Choose the Appropriate Season – The planting season has a direct effect on the success of grass seed. Timing ensures that your grass seed will germinate properly, grow rapidly, and remain healthy as new seedlings establish themselves. The optimal time to plant grass seed depends on your grass-growing region and the type of grass you cultivate.
Cool-season grasses such as Kentucky bluegrass, tall fescue, and perennial ryegrass are commonly found in lawns throughout the northern United States. Planting during cool weather in the fall and spring coincides with these grasses’ most active growth periods. In Massachusetts, for instance, planting grass seed in early autumn is optimal.1 This time of year, the soil is still warm enough to promote germination, but the days are cool and occasionally rainy.
This mixture helps prevent newly planted seeds from drying out. There is also enough daylight in early autumn for new grass to flourish and become established prior to winter. The second-best method for planting cool-season grasses is in the spring. Aim to sow seeds early in the season, but only when daytime temperatures are between 60 and 75 degrees Fahrenheit.
- This roughly corresponds to the optimal soil temperature for the germination of cool-season grass seeds.
- Springtime sunlight and precipitation both contribute to robust grass growth.
- Warm-season lawn grasses such as Bermudagrass, Zoysia grass, Bahiagrass, and Centipede grass dominate the southern half of the United States.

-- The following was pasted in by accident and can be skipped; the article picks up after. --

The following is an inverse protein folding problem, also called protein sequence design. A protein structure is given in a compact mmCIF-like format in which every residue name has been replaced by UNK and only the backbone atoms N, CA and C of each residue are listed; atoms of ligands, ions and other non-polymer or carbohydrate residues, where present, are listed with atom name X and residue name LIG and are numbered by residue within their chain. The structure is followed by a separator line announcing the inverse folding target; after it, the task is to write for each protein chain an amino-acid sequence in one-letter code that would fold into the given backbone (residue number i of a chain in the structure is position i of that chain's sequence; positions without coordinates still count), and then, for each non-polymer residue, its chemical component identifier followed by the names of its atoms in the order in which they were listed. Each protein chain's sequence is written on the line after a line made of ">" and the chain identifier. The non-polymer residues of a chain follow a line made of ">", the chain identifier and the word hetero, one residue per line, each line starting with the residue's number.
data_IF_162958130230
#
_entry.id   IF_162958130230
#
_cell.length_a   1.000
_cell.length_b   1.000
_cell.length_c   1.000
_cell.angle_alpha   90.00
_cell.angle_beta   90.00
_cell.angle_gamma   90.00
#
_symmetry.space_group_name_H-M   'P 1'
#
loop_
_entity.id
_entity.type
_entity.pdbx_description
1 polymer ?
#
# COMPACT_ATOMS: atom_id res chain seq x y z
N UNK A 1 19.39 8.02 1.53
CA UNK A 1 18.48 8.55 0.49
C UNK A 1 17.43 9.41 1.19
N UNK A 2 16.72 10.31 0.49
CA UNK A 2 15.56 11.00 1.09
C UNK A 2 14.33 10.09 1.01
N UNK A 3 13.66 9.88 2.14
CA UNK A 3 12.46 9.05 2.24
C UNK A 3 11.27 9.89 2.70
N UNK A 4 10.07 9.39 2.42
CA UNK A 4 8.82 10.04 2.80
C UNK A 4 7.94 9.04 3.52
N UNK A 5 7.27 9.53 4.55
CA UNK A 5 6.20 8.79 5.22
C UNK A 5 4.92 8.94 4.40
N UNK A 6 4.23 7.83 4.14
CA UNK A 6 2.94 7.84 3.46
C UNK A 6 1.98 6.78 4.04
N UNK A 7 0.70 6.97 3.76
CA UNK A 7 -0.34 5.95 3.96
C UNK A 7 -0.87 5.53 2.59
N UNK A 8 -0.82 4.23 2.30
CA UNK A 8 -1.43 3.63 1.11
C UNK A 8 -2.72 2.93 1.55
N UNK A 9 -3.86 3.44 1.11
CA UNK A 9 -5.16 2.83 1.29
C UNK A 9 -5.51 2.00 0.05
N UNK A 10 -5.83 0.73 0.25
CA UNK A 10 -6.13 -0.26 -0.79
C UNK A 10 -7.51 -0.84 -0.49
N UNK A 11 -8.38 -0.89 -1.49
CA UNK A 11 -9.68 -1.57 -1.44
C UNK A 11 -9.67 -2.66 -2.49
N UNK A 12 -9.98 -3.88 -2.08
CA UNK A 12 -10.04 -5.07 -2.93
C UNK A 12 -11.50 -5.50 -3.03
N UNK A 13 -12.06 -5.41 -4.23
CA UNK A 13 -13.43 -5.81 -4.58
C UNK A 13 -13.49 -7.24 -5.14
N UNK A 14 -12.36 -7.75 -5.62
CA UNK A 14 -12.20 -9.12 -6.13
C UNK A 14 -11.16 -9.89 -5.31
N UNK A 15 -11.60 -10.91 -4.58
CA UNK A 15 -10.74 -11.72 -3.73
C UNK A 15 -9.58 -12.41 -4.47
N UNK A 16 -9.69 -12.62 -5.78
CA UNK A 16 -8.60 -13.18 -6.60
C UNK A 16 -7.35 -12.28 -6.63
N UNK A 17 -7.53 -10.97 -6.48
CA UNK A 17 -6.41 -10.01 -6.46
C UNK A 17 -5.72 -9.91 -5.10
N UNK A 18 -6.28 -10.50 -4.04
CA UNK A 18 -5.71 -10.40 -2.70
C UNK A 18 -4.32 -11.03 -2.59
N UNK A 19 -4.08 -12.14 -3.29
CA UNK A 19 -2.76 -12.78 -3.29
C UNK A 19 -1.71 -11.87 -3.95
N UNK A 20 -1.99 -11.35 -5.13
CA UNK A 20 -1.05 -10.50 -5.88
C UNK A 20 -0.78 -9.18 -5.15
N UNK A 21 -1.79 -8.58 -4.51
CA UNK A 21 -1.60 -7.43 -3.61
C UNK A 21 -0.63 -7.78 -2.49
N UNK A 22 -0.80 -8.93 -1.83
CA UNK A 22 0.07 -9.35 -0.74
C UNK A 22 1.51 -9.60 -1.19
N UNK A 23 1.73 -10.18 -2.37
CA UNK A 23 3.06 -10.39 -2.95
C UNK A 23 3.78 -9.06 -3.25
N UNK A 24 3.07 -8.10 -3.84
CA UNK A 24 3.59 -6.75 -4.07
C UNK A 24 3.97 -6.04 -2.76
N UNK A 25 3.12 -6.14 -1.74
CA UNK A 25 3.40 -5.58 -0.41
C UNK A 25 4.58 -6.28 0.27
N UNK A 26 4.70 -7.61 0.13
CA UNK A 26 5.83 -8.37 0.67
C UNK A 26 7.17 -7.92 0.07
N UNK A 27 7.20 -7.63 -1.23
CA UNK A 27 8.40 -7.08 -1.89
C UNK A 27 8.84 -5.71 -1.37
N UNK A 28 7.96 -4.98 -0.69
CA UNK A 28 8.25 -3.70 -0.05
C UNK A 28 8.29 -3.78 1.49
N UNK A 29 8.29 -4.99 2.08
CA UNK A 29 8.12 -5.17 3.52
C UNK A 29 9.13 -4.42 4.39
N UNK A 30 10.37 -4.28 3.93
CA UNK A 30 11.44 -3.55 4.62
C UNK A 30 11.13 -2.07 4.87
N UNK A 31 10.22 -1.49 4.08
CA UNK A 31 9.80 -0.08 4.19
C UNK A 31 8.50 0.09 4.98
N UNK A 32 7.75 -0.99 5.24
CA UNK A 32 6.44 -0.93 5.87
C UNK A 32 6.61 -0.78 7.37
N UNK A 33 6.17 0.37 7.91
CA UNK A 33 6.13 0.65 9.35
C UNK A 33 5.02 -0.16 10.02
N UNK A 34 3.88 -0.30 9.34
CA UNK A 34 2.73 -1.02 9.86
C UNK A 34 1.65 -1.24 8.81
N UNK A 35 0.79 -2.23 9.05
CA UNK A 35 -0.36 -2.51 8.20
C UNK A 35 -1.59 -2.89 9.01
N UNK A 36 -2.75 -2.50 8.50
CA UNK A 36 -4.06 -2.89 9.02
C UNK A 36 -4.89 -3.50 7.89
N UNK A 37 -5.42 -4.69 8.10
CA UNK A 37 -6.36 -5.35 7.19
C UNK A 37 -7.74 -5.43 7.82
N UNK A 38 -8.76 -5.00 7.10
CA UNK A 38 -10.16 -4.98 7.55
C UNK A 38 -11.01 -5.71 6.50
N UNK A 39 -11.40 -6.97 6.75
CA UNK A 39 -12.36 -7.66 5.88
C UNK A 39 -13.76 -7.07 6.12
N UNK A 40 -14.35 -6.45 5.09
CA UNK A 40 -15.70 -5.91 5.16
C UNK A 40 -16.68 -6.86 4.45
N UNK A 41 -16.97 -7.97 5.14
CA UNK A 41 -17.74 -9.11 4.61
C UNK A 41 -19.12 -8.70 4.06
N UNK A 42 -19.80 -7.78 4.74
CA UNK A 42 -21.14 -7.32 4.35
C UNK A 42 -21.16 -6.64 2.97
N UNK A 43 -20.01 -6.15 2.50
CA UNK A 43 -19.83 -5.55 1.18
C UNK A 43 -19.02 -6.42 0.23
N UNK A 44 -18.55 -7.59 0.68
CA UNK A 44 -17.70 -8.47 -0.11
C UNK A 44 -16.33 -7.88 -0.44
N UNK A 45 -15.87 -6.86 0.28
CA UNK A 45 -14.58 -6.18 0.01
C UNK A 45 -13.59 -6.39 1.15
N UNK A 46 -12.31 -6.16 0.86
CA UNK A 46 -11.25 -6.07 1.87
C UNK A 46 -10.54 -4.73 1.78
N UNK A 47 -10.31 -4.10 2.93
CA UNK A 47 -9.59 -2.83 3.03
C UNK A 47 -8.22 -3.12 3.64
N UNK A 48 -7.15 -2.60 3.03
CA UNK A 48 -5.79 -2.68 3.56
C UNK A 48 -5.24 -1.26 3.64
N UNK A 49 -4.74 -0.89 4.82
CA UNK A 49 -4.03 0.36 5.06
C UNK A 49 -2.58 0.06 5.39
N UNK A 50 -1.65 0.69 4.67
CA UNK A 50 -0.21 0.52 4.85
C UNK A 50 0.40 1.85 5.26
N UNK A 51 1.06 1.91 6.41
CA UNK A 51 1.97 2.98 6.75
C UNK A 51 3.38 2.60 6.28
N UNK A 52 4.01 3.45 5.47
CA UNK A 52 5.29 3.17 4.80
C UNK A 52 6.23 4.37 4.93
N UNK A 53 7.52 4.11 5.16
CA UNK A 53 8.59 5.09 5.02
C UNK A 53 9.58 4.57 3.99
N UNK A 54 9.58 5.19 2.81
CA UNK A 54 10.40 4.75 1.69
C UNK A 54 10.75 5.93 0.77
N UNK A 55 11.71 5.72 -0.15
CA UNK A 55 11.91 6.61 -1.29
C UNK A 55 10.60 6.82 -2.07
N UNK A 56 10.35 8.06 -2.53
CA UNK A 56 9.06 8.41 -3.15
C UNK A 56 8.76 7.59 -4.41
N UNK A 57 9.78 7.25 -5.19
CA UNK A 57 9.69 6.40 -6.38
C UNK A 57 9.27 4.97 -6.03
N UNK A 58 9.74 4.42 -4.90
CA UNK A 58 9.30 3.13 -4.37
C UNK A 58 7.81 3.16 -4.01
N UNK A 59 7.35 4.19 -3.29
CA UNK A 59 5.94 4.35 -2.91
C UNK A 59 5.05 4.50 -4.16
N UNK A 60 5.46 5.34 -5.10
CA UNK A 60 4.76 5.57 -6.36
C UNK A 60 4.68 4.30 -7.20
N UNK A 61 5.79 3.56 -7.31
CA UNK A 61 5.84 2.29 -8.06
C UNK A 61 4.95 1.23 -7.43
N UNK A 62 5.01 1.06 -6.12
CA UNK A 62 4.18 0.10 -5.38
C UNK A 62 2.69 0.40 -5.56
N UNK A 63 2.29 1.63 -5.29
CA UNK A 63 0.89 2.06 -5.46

These grasses should be planted in the spring and early summer, not in the fall, during their optimal growth period. Plant warm-season grasses when daytime temperatures remain at or above 80 degrees Fahrenheit and all risk of a late spring frost has passed in your area.
When may I sow grass seed in my region?
What is the Best Time to Plant Grass Seed? – Fall Lawn Tips | DoMyOwn.com
WHY SPRING IS BEST FOR WARM-SEASON GRASSES – Warm-season grasses germinate most effectively when soil temperatures are consistently between 65 and 70 degrees Fahrenheit. This typically corresponds to daytime air temperatures of 80 degrees Fahrenheit or higher.
Warm-season grasses have the advantage of warm soil and early seasonal rains during germination and establishment when they are planted in late spring and early summer. The moderate spring climate aids the growth of grass seed planted in the spring. As with cool-season grasses, optimal planting times for warm-season grasses vary by location.
Mid-April to mid-May is the optimal time to seed warm-season lawns in California.3 In the central and southern regions of Arkansas, warm-season grass seeding is scheduled for late May through June.2 It is tempting to seed at the first sign of spring, but patience is rewarded.
Wait until all frost danger has passed and the soil has warmed. Cold, wet soil promotes poor germination, seed rot, and disease. Your county’s extension agent can assist you with anticipated frost dates and timely weather-related advice. In general, warm-season grasses that are planted at least 90 days prior to the first fall frost have ample time to establish before winter.
These summer-loving grasses go dormant at temperatures around 55 degrees Fahrenheit, preventing late-planted seedlings from preparing for the future. With proper timing, warm-season grass seed receives a natural boost from summer’s warmth and a full season of active growth and development prior to the onset of winter dormancy caused by cooling temperatures.
Should new grass be planted in the spring or fall?
Autumn is the best season. Autumn’s mixture of warm soil and cool air is ideal for sowing grass seed and allowing new grass roots to develop before the onset of winter. It is also a good time to fertilize in order to develop stronger, deeper roots for the winter, which will result in a thicker, greener lawn in the spring.